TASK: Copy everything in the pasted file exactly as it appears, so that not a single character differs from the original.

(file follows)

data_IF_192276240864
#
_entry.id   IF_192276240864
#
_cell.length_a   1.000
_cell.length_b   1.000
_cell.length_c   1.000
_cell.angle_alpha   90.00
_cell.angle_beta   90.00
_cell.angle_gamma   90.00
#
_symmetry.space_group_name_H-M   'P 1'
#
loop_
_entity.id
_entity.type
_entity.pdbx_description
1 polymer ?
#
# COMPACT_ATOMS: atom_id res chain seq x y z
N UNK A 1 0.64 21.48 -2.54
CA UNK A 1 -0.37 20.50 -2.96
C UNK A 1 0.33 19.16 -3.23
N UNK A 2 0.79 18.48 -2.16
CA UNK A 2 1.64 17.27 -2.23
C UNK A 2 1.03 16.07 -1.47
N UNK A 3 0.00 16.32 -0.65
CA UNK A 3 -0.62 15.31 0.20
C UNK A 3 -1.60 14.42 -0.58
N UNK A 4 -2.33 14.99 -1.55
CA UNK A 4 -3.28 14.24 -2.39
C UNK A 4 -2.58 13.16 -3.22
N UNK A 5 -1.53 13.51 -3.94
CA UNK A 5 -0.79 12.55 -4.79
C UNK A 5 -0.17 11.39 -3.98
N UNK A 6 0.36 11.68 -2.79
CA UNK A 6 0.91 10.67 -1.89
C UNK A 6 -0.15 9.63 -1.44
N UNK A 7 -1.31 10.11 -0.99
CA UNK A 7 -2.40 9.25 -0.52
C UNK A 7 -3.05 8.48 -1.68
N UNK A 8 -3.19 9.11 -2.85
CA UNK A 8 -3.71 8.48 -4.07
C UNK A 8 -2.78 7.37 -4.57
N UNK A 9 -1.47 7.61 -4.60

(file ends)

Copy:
data_IF_192276240864
#
_entry.id   IF_192276240864
#
_cell.length_a   1.000
_cell.length_b   1.000
_cell.length_c   1.000
_cell.angle_alpha   90.00
_cell.angle_beta   90.00
_cell.angle_gamma   90.00
#
_symmetry.space_group_name_H-M   'P 1'
#
loop_
_entity.id
_entity.type
_entity.pdbx_description
1 polymer ?
#
# COMPACT_ATOMS: atom_id res chain seq x y z
N UNK A 1 0.64 21.48 -2.54
CA UNK A 1 -0.37 20.50 -2.96
C UNK A 1 0.33 19.16 -3.23
N UNK A 2 0.79 18.48 -2.16
CA UNK A 2 1.64 17.27 -2.23
C UNK A 2 1.03 16.07 -1.47
N UNK A 3 0.00 16.32 -0.65
CA UNK A 3 -0.62 15.31 0.20
C UNK A 3 -1.60 14.42 -0.58
N UNK A 4 -2.33 14.99 -1.55
CA UNK A 4 -3.28 14.24 -2.39
C UNK A 4 -2.58 13.16 -3.22
N UNK A 5 -1.53 13.51 -3.94
CA UNK A 5 -0.79 12.55 -4.79
C UNK A 5 -0.17 11.39 -3.98
N UNK A 6 0.36 11.68 -2.79
CA UNK A 6 0.91 10.67 -1.89
C UNK A 6 -0.15 9.63 -1.44
N UNK A 7 -1.31 10.11 -0.99
CA UNK A 7 -2.40 9.25 -0.52
C UNK A 7 -3.05 8.48 -1.68
N UNK A 8 -3.19 9.11 -2.85
CA UNK A 8 -3.71 8.48 -4.07
C UNK A 8 -2.78 7.37 -4.57
N UNK A 9 -1.47 7.61 -4.60